its sort of like the christians were the first duchamps, huh?

maybe ill go with the secular theme and see if anyone knows the difference between a devotional image and a 'history' painting?
Good idea,but maybe give yourself a refresher on Van Der Weyden,Bosch,Breughel the elder,Lucas Cranach,Teniers,Rubens and latterly Henry Fuseli,best of luck in your creative endeavour.
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post #29 of 33 (permalink) Old 03-22-2006, 08:42 AM Thread Starter
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RE: the Miracle of the Lactation

im in northern renaissance history this term-- its the soul reason such antiquated images have been floating in my head since i heard of the assignment.

ive really always wanted to make an altar. first it was a simple, humble mexican-catholic style one with painted tin retablos and devotions, then it was politically charged, now its a self portrait.

i suppose its not really an altarpiece if itll never be hung in a chapel or used during services. but i do have a family friend that is pastor of his church. i'd be willing to bet he'd let me sneak it into the church and snap some photographs to place the object within the desired context.

theyre a black baptist congregation, so i am not sure they will wholly understand that it is not an image meant for shock value, baptists arent the most understanding(nor smartest of all christian sects) so i may have issues with that part.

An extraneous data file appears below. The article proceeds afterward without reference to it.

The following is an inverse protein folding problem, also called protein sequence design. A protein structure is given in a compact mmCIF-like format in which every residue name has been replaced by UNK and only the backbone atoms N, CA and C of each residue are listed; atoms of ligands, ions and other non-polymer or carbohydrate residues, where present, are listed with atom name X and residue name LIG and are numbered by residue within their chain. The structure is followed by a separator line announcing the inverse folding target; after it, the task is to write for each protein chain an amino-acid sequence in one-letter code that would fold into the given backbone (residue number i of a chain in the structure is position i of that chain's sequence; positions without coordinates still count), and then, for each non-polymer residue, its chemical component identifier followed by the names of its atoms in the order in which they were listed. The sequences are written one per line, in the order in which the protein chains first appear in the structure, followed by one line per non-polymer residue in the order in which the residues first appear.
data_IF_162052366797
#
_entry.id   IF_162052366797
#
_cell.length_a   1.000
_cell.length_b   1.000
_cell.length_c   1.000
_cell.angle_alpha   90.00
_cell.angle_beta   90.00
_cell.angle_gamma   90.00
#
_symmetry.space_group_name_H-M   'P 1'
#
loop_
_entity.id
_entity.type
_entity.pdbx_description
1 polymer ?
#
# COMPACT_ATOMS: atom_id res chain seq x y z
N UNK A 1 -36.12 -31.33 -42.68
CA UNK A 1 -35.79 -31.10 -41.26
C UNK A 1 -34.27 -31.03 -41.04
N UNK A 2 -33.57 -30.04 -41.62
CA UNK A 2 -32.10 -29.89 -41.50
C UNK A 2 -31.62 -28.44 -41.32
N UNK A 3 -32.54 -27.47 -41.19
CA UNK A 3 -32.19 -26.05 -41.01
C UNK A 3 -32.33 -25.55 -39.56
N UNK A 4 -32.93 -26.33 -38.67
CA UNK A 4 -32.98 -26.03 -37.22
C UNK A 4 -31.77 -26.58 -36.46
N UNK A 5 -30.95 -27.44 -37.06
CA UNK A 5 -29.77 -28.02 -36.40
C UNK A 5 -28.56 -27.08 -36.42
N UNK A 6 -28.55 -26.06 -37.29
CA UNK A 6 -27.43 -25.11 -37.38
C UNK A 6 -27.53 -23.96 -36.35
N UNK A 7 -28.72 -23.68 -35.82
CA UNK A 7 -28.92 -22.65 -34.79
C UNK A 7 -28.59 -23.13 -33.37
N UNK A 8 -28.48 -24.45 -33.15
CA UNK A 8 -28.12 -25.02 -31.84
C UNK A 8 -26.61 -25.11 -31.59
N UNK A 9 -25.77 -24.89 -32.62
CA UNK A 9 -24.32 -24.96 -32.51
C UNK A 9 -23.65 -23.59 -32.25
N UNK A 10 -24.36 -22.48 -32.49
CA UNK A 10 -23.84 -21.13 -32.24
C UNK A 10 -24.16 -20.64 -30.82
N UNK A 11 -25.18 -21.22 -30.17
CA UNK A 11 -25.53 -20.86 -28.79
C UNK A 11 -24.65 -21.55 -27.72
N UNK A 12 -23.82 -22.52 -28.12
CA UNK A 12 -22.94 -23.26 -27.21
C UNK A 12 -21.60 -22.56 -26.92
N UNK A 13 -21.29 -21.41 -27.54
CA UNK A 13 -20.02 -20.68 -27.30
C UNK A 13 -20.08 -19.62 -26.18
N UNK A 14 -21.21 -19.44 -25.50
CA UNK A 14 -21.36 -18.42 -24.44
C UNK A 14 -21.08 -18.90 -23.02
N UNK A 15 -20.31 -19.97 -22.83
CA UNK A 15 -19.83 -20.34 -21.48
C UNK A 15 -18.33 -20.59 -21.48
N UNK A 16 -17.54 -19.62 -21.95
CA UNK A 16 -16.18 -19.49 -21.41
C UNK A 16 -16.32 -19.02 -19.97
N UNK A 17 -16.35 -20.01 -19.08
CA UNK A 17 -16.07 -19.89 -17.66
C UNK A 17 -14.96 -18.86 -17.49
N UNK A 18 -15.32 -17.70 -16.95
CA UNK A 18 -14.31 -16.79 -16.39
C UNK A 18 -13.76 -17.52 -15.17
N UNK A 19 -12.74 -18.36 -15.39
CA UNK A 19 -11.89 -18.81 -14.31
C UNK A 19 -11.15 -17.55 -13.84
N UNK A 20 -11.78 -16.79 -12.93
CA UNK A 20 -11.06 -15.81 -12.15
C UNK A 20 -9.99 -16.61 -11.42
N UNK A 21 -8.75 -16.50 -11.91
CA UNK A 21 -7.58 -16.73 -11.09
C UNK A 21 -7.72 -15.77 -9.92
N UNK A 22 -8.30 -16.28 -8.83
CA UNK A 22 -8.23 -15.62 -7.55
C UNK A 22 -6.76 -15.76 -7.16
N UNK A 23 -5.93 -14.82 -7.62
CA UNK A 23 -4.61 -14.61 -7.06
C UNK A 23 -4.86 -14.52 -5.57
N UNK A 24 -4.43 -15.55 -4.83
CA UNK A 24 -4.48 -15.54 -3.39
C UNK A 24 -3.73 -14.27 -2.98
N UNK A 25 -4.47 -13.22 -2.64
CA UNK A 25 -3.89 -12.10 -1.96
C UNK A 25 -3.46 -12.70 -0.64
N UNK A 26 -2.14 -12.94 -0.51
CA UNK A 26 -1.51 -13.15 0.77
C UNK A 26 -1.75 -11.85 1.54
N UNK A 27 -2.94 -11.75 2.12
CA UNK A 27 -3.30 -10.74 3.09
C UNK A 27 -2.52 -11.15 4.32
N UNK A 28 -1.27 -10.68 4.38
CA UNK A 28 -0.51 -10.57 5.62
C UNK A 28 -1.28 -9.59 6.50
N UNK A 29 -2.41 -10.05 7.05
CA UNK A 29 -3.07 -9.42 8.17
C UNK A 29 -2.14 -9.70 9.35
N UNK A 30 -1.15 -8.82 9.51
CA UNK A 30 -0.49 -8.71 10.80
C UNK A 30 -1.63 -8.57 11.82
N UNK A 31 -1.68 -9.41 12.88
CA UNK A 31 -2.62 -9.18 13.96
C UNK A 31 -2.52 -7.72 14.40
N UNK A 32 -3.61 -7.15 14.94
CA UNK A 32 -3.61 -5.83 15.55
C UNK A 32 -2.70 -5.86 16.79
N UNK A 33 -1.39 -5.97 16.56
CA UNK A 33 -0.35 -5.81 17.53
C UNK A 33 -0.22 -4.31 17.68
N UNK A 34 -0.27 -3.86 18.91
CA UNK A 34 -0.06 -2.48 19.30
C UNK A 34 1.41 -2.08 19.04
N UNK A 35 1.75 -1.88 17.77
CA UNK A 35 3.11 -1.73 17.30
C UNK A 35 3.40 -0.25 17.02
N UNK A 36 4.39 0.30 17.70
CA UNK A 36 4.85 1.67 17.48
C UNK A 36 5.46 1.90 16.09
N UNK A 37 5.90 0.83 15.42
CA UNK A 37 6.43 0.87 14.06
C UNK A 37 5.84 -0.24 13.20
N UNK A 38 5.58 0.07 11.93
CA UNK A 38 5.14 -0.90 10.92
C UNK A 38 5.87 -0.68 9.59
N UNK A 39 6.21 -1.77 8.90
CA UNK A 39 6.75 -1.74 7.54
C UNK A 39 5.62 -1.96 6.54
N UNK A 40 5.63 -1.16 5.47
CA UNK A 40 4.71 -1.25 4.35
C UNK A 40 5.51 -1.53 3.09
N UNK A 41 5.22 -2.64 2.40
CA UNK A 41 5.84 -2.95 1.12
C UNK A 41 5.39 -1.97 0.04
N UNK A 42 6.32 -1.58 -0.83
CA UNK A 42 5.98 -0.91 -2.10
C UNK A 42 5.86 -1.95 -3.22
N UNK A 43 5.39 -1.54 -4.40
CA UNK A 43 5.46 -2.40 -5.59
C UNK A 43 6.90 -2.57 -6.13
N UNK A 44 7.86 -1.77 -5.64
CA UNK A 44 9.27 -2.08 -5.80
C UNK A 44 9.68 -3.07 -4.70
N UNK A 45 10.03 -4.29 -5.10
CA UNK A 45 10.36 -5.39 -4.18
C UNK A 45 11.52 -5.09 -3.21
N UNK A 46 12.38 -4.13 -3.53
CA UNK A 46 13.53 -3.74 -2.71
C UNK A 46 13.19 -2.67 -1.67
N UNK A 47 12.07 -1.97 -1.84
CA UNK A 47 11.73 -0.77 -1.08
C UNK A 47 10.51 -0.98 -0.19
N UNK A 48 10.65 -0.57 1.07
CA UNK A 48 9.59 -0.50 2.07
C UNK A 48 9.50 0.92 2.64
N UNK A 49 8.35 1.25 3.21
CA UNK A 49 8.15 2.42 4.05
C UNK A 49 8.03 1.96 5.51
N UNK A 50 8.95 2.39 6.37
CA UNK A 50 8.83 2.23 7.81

we'll see in a little bit if he will let me paint on 3/4 masonite panel, or if i have to paint it on canvas and invent a whole freaking system of mouldings, panels and hinges. if he lets me use panel, then its all goood-- just paint the images, simply frame them and hinge them, but if the panels have to be canvas, seems like itll just be a canvas[:)]

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post #30 of 33 (permalink) Old 03-22-2006, 10:52 AM
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RE: the Miracle of the Lactation

Since you're studying renaissance you're familiar with the triptych,the most common folding altarpiece in use from the middle ages on,3 hinged panels or frames,some were very elaborate,some simple,do a search and check it out,3 panels might give you some added dimension and effect,masonite's a good medium,make sure you coat it first with some good sizing,you using oils?